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Sunday, May 8, 2011

Susan G. Komen Should Know Better

A Mother's Day ritual for me has been to do the "Race for the Cure" with friends and members of my family. My mother, Marie, died from lung and brain cancer, and I used to think that this race would make a difference in the lives of those living with cancer, at any stage. I used to think that my donation to the race was used to pay for research, patient services, and the like (and maybe it was). But, today my reflective thoughts took me some place else. And here's where it went.

You have 45,000 huddled together to make a difference. They have each paid $40 to partake in the race. You give everyone a t-shirt, have loads of balloons everywhere, and feed people at the end of the race. This could be the greatest teachable moment ever, the greatest for teaching people about the Hippocrates thing about "let thy food be thy medicine." Instead, food served at the race included parfait yogurt, iced green tea, pretzels, donuts, water and bananas. Ford Motor Company was there giving away their "Warriors" scarf, and although I really wanted one, the line was way too long for me.

I do a lot of 5K races, and even with my history as a marathoner, the Expos have always tabled foods on the healthier side of the food spectrum. Today, I saw breast cancer survivors walking with oxygen tanks in hand. I saw women in wheelchairs, brightly dressed in pink. And, all I could think about was the fact that today's product placement positioned itself to say, "Hey person with cancer, go and buy my coldcuts, my donuts, etc. the next time you are shopping."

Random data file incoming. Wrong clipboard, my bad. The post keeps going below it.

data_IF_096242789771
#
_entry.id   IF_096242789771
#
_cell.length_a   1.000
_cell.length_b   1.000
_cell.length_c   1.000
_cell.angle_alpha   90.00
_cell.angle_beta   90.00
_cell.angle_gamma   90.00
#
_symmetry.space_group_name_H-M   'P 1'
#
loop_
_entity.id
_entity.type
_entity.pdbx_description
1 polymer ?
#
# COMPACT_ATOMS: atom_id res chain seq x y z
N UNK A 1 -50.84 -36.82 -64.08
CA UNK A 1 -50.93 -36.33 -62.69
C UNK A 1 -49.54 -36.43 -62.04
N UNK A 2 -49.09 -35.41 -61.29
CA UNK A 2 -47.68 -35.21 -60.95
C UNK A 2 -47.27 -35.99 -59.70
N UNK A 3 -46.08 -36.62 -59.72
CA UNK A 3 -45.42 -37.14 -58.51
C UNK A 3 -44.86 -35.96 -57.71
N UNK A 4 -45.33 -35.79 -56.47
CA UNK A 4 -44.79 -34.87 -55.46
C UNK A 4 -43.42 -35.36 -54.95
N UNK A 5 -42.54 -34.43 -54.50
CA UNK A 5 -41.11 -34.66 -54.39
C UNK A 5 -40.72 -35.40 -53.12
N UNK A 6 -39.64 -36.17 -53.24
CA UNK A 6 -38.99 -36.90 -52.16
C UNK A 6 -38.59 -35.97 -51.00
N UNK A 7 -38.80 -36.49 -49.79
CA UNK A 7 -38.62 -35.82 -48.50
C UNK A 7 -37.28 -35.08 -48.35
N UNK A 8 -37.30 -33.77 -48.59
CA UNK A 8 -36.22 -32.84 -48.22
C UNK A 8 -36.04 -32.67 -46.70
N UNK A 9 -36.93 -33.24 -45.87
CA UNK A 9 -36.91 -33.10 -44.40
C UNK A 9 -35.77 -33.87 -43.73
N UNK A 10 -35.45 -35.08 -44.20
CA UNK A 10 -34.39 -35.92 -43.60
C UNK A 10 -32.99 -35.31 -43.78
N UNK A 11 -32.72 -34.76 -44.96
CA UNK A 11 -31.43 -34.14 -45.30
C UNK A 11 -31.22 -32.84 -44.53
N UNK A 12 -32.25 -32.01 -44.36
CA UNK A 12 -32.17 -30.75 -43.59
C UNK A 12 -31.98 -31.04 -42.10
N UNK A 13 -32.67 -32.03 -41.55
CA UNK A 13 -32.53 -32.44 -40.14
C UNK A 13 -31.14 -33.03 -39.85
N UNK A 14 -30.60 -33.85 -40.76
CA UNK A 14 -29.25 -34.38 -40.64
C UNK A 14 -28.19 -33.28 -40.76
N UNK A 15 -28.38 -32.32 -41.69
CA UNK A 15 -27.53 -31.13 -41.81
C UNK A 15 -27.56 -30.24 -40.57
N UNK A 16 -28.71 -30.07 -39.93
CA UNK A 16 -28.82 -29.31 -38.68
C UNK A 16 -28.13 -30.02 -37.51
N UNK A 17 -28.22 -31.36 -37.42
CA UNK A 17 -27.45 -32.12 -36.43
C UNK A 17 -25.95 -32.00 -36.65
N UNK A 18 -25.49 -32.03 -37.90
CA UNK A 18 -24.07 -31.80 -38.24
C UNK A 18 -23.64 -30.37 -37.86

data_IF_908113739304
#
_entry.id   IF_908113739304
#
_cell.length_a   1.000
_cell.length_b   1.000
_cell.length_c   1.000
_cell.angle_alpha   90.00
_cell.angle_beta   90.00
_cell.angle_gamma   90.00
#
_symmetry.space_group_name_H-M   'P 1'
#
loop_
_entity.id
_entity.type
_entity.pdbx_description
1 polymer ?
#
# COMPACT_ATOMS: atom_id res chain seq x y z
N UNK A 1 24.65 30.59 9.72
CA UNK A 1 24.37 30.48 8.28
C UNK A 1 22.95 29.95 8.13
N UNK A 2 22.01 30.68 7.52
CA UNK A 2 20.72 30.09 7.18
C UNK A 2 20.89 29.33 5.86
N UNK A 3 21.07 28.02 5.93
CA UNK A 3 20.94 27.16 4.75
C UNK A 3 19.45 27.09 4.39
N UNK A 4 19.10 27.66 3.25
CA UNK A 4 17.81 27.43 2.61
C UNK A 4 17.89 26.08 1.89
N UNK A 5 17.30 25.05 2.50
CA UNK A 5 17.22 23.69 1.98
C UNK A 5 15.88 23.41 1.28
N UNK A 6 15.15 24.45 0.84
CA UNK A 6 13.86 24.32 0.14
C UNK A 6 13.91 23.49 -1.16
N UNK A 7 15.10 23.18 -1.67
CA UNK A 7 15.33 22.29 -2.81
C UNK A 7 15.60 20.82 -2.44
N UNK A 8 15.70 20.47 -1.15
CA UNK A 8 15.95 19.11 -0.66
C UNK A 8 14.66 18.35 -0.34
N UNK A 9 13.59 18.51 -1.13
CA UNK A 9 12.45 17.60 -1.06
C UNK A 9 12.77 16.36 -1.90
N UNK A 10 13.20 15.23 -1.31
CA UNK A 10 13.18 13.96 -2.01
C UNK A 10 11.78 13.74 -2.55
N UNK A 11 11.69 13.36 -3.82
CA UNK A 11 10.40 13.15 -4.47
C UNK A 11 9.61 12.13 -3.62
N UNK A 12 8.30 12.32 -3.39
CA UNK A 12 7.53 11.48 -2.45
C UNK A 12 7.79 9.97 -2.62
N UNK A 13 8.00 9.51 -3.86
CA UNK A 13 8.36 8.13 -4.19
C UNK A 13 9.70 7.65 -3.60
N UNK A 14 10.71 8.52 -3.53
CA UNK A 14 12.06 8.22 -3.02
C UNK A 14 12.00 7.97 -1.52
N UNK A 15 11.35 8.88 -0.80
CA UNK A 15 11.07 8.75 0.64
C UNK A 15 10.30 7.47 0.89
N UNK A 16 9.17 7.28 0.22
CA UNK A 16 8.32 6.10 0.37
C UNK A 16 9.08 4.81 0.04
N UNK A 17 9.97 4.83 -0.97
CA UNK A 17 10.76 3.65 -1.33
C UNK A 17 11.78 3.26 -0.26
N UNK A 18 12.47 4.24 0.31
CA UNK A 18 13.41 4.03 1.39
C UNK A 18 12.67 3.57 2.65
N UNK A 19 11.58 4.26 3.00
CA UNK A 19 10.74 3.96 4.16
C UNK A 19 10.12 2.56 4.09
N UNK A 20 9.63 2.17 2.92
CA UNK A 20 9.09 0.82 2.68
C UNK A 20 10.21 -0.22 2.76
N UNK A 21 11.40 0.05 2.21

Anyway, the Komen Foundation raised a good deal of money today. But it also made me think of people like my friends Molly and Carly Houlahan from "Hives for Lives" who sell honey to benefit cancer research. They're teenagers who have raised more than $400,000 selling honey that they learned to harvest from their grandfather. Susan Komen, you have lost a supporter. I am going to look for a smaller, local not-for-profit whose values reflect my own, and I will help them. No worries about compromising my own health beliefs to be in your race.

At the end of the race, someone commented on my "Plant Strong" t-shirt (a souvenir from an Engine 2 Immersion). This young woman said to me, "Is Plant Strong the name of your gym?" You can't explain the meaning of plant strong in a casual passing. But, I did want to say to her, "Ah, no, it isn't my gym, it is actually my church."

My closing thought takes me back to believing that food is thy medicine. And today, missed the mark. I will dream about a Race for the Cure with herb teas, hot grains, fresh fruit, and all the things that can make you better. Maybe one of these days, everyone will get a free ticket to see "Forks Over Knives." Who knows?

Happy Mother's Day.

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